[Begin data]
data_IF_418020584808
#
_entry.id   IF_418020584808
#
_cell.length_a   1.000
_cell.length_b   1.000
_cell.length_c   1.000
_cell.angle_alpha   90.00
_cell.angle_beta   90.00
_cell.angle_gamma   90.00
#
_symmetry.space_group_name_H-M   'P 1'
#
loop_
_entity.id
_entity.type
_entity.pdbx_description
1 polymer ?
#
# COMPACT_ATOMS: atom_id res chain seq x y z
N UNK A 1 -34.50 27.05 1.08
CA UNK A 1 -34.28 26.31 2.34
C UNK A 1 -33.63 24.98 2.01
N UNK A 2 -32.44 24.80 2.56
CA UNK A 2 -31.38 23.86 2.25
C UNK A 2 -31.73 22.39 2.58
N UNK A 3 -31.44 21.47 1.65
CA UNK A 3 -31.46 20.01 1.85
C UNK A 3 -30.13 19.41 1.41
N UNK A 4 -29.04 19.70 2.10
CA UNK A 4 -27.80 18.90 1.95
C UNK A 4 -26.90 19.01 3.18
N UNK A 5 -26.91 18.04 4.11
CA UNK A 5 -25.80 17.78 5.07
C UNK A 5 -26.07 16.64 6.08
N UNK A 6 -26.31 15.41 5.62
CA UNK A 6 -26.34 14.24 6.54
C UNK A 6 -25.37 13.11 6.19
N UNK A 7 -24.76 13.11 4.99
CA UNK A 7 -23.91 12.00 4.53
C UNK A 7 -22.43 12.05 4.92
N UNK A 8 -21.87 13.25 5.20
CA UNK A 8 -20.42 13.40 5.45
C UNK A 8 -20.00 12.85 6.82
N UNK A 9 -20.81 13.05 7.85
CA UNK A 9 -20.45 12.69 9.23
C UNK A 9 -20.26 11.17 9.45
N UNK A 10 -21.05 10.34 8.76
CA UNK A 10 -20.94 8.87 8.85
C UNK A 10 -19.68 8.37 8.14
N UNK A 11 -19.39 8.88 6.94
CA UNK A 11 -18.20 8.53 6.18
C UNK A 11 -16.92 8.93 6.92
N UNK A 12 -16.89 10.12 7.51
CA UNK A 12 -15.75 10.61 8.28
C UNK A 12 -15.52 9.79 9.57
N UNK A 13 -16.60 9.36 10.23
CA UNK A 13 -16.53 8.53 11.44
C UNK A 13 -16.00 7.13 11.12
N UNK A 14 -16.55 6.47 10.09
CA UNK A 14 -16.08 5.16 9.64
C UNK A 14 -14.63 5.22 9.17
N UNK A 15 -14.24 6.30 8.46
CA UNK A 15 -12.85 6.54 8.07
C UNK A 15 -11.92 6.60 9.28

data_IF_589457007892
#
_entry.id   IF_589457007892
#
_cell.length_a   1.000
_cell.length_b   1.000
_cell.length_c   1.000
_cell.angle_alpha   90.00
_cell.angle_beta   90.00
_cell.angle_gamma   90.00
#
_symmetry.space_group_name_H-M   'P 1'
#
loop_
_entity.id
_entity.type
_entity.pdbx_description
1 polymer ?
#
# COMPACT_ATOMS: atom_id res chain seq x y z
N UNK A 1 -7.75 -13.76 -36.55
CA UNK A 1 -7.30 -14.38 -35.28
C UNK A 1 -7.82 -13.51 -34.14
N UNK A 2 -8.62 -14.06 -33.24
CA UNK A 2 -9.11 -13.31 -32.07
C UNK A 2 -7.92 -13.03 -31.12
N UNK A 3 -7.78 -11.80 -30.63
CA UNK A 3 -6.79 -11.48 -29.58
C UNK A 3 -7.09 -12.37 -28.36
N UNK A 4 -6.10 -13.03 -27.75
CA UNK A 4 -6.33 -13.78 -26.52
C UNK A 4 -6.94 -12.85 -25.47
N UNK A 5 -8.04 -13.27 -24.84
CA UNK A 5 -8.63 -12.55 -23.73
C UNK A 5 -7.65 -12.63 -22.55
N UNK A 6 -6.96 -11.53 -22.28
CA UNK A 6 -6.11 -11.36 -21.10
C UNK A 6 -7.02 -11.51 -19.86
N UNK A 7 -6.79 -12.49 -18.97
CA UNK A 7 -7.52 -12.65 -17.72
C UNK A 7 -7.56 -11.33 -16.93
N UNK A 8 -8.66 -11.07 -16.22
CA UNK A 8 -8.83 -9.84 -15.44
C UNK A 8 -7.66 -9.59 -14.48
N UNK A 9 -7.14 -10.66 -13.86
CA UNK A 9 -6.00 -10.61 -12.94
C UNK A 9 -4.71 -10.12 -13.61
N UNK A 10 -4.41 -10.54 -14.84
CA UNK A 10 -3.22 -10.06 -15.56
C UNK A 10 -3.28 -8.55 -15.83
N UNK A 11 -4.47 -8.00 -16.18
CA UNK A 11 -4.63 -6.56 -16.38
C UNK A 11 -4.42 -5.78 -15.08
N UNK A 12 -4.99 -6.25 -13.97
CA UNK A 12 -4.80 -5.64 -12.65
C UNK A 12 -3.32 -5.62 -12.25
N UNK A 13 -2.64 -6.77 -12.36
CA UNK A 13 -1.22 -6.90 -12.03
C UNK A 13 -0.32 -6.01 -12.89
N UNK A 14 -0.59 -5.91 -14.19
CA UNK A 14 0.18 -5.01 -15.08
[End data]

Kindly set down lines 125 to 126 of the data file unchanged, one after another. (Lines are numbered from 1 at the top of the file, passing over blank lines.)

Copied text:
N UNK A 14 -0.59 -5.91 -14.19
CA UNK A 14 0.18 -5.01 -15.08